Tag Archives: Sheffield

Systems Analyses Reveal the Resilience of Escherichia coli Physiology during Accumulation and Export of the Nonnative Organic Acid Citramalate

Joseph Webb, Vicki Springthorpe, Luca Rossoni, David-Paul Minde, Swen Langer, Heather Walker, Amias Alstrom-Moore, Tony Larson, Kathryn Lilley, Graham Eastham, Gill Stephens, Gavin H. Thomas, David J. Kelly, Jeffrey Green

Citramalate is an attractive biotechnology target because it is a precursor of methylmethacrylate, which is used to manufacture Perspex and other high-value products. Engineered E. coli strains are able to produce high titers of citramalate, despite having to express a foreign enzyme and tolerate the presence of a nonnative biochemical. A systems analysis of the citramalate fermentation was undertaken to uncover the reasons underpinning its productivity. This showed that E. coli readily adjusts to the redirection of metabolic resources toward recombinant protein and citramalate production and suggests that E. coli is an excellent chassis for manufacturing similar small, polar, foreign molecules. Read more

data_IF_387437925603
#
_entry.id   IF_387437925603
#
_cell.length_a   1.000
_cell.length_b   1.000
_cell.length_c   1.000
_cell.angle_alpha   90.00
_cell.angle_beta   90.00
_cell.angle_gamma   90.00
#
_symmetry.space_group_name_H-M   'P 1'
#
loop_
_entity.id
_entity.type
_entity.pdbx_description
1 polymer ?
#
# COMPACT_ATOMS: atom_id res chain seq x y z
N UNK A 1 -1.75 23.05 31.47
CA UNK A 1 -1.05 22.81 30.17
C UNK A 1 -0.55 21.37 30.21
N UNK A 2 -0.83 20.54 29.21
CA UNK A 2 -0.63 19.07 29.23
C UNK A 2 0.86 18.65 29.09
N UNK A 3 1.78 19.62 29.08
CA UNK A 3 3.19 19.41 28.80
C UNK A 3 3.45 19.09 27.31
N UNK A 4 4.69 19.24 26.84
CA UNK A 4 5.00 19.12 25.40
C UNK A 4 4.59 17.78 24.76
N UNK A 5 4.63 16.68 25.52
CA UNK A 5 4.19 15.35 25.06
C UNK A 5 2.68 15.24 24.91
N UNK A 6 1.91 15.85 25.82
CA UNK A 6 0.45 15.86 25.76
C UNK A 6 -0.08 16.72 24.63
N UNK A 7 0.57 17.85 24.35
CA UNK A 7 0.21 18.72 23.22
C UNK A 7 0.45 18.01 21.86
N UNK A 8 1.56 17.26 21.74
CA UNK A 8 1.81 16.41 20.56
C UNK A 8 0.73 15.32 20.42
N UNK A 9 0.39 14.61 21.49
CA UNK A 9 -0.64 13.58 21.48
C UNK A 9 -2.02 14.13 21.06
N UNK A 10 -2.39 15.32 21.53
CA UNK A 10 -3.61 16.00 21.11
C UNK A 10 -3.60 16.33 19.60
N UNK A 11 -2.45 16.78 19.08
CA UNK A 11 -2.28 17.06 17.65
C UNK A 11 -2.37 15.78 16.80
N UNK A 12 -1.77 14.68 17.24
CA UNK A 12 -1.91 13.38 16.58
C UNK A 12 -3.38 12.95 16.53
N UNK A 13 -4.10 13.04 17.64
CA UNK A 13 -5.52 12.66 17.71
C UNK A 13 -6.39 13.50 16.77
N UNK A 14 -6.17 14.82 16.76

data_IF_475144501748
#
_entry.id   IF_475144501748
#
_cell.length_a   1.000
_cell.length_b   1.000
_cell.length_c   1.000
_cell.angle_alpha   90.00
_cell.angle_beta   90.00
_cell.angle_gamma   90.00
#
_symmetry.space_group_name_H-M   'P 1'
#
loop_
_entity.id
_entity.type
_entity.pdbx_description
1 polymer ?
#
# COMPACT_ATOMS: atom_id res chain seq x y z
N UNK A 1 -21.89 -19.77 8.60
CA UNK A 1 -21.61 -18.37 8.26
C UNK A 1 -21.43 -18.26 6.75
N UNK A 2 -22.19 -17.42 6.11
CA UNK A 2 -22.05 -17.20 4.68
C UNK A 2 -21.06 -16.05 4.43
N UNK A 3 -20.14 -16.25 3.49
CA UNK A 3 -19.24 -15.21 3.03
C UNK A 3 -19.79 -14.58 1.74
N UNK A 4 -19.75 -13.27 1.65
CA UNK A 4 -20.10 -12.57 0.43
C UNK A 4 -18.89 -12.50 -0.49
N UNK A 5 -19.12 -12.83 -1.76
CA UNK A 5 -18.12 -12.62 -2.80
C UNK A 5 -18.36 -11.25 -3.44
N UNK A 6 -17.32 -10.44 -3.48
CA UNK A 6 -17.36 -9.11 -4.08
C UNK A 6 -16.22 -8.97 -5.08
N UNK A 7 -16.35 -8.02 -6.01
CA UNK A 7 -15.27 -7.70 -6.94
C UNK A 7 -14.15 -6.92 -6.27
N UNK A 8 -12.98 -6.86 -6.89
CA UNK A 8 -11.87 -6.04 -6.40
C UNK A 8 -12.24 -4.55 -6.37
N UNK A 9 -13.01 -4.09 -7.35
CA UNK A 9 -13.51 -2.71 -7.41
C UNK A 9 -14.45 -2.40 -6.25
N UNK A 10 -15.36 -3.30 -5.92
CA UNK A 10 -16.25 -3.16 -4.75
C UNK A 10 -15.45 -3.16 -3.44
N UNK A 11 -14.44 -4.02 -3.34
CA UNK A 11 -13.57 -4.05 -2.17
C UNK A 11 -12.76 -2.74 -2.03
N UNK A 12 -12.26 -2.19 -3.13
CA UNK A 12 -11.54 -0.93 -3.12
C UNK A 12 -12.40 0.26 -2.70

Proteomic Profiling, Transcription Factor Modeling, and Genomics of Evolved Tolerant Strains Elucidate Mechanisms of Vanillin Toxicity in Escherichia coli

Calum A. Pattrick, Joseph P. Webb, Jeffrey Green, Roy R. Chaudhuri, Mark O. Collins, David J. Kelly

A particular problem for the biotechnological production of many of the valuable chemicals that we are now able to manufacture in bacterial cells is that these products often poison the cells producing them. Solutions to improve product yields or alleviate such toxicity using the techniques of modern molecular biology first require a detailed understanding of the mechanisms of product toxicity. Here we have studied the economically important flavor compound vanillin, an aromatic aldehyde that exerts significant toxic effects on bacterial cells. We used high-resolution protein abundance analysis as a starting point to determine which proteins are upregulated and which are downregulated by growth with vanillin, followed by gene expression and mutant studies to understand the mechanism of the response. In a second approach, we evolved bacterial strains with higher vanillin tolerance. Their genome sequences have yielded novel insights into vanillin tolerance that are complementary to the proteomics data set. Read more

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